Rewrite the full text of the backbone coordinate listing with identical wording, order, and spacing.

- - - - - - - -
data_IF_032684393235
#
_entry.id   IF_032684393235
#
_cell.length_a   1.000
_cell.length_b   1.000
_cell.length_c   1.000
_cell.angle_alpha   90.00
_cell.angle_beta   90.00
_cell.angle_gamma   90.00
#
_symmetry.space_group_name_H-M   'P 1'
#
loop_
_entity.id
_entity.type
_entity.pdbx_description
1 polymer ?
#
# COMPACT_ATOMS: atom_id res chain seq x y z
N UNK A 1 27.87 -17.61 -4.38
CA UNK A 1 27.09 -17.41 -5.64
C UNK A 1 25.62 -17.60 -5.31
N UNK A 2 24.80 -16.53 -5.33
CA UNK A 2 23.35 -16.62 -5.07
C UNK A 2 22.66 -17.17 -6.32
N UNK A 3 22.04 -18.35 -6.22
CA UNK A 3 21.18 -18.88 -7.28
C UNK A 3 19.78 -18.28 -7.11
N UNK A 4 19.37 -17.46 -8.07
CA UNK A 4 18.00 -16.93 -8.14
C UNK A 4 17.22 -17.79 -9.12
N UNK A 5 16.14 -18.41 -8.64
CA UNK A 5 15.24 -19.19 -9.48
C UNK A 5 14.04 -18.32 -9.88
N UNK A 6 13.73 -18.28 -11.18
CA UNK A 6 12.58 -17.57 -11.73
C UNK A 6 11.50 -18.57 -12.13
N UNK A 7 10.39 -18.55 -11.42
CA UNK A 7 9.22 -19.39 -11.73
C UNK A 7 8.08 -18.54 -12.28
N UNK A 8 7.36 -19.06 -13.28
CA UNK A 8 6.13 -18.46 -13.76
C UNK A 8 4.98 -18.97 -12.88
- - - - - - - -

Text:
data_IF_032684393235
#
_entry.id   IF_032684393235
#
_cell.length_a   1.000
_cell.length_b   1.000
_cell.length_c   1.000
_cell.angle_alpha   90.00
_cell.angle_beta   90.00
_cell.angle_gamma   90.00
#
_symmetry.space_group_name_H-M   'P 1'
#
loop_
_entity.id
_entity.type
_entity.pdbx_description
1 polymer ?
#
# COMPACT_ATOMS: atom_id res chain seq x y z
N UNK A 1 27.87 -17.61 -4.38
CA UNK A 1 27.09 -17.41 -5.64
C UNK A 1 25.62 -17.60 -5.31
N UNK A 2 24.80 -16.53 -5.33
CA UNK A 2 23.35 -16.62 -5.07
C UNK A 2 22.66 -17.17 -6.32
N UNK A 3 22.04 -18.35 -6.22
CA UNK A 3 21.18 -18.88 -7.28
C UNK A 3 19.78 -18.28 -7.11
N UNK A 4 19.37 -17.46 -8.07
CA UNK A 4 18.00 -16.93 -8.14
C UNK A 4 17.22 -17.79 -9.12
N UNK A 5 16.14 -18.41 -8.64
CA UNK A 5 15.24 -19.19 -9.48
C UNK A 5 14.04 -18.32 -9.88
N UNK A 6 13.73 -18.28 -11.18
CA UNK A 6 12.58 -17.57 -11.73
C UNK A 6 11.50 -18.57 -12.13
N UNK A 7 10.39 -18.55 -11.42
CA UNK A 7 9.22 -19.39 -11.73
C UNK A 7 8.08 -18.54 -12.28
N UNK A 8 7.36 -19.06 -13.28
CA UNK A 8 6.13 -18.46 -13.76
C UNK A 8 4.98 -18.97 -12.88